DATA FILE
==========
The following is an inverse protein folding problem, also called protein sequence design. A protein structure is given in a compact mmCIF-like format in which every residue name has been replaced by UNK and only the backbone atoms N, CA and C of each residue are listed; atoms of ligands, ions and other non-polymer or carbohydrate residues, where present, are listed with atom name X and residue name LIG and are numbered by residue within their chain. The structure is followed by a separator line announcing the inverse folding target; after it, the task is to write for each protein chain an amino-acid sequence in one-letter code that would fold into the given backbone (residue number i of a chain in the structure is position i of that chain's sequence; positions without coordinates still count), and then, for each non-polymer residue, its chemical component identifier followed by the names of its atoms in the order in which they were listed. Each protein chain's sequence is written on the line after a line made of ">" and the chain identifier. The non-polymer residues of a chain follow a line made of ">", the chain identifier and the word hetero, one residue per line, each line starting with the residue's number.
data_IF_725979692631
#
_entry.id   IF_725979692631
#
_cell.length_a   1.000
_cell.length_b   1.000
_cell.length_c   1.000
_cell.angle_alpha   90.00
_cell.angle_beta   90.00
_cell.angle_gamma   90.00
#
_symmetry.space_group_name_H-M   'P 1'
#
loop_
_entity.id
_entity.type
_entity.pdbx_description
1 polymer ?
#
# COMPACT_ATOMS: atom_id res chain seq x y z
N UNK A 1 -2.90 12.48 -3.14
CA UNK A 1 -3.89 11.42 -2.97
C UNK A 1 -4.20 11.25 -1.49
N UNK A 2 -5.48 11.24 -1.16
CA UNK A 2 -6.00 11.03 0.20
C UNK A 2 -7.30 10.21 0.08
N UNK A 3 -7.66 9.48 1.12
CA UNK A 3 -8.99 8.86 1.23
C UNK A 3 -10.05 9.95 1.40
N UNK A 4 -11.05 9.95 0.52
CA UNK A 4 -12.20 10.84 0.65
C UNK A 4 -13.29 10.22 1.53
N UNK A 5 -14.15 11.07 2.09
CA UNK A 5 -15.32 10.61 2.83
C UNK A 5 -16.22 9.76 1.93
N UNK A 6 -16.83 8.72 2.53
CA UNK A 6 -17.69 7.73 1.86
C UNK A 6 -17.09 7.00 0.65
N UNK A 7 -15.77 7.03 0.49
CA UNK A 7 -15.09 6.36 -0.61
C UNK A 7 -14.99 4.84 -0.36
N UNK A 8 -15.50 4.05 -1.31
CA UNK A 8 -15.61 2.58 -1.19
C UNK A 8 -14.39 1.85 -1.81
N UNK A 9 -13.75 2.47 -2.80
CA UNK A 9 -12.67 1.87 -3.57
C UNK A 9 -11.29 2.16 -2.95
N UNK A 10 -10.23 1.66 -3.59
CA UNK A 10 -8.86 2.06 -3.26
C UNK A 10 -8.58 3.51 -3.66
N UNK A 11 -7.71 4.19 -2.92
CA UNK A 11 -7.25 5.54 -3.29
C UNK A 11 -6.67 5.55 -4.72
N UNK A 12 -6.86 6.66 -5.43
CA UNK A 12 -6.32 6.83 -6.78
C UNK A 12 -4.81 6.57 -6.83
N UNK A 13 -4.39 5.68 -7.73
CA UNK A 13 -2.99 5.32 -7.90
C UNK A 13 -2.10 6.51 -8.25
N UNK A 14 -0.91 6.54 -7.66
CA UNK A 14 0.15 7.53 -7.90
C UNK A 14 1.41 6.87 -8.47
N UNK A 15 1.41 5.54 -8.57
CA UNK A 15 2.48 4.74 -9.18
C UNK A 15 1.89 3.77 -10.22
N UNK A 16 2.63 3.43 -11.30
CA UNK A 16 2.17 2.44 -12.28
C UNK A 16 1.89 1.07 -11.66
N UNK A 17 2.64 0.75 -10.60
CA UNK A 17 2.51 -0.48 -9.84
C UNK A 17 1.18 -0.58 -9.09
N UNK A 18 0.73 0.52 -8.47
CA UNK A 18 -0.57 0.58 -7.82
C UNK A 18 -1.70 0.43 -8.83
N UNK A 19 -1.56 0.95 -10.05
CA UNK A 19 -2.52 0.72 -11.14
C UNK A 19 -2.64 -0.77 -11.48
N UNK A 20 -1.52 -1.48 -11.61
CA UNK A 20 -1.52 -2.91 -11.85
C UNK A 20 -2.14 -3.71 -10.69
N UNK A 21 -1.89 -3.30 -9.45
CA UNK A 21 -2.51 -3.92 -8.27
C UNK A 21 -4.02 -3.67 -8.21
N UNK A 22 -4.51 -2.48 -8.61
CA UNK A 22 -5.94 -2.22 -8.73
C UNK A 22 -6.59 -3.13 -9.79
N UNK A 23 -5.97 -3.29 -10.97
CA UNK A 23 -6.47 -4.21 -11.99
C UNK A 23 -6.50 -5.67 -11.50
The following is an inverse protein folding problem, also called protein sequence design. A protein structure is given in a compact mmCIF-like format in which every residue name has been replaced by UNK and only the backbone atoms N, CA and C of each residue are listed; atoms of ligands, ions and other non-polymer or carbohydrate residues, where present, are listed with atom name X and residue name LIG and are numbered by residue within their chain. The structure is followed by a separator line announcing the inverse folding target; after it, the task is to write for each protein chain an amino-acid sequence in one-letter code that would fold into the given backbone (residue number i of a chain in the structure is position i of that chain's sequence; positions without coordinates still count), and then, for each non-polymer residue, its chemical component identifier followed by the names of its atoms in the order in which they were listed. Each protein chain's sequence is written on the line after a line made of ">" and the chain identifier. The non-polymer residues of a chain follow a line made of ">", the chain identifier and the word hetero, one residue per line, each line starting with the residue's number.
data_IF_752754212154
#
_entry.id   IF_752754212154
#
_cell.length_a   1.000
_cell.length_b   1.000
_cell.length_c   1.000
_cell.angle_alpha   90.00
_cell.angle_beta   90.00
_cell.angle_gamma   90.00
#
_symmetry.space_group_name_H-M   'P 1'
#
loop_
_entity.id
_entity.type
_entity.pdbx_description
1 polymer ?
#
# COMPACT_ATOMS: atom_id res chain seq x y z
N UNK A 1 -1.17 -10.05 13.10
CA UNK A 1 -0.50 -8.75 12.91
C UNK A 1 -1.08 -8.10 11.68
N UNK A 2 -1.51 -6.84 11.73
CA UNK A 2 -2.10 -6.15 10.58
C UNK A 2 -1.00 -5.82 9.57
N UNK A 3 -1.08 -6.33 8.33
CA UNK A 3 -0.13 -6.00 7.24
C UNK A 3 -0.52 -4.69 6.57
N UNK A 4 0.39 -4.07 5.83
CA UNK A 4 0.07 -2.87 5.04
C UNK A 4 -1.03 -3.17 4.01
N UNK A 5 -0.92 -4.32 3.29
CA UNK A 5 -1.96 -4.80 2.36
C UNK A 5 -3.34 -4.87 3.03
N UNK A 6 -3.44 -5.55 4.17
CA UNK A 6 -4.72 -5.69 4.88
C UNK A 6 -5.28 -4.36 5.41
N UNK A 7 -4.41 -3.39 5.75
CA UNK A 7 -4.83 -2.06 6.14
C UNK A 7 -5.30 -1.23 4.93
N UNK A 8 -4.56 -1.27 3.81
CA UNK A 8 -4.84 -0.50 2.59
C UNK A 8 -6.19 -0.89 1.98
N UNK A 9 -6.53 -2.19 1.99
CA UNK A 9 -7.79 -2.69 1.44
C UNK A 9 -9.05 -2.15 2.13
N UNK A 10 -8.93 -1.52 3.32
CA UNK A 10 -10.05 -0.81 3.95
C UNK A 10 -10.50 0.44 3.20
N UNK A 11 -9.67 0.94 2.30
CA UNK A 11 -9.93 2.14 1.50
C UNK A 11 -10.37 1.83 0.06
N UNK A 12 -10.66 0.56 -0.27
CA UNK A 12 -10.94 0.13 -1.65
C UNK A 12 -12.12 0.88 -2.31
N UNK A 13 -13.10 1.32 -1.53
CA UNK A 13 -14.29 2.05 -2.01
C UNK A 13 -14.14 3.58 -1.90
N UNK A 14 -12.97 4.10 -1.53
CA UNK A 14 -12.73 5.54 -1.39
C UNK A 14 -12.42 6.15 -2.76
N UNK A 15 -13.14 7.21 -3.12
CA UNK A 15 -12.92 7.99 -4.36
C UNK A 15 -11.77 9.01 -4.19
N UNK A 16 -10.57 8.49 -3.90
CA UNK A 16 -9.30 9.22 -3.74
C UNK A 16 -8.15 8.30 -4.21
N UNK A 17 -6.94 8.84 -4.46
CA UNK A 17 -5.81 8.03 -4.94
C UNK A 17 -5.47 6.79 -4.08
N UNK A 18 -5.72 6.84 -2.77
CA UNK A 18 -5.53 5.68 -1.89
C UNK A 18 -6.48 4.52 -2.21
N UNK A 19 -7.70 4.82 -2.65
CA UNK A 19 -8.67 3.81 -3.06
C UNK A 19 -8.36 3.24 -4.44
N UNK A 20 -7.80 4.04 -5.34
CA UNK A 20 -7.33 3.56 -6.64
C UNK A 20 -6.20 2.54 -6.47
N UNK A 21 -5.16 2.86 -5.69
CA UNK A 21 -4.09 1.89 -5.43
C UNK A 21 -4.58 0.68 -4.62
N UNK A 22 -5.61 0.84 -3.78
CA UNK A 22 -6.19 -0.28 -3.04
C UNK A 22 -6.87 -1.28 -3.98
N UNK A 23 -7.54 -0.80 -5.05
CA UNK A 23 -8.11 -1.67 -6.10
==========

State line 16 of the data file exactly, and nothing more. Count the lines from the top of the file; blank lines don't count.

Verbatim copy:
_entity.id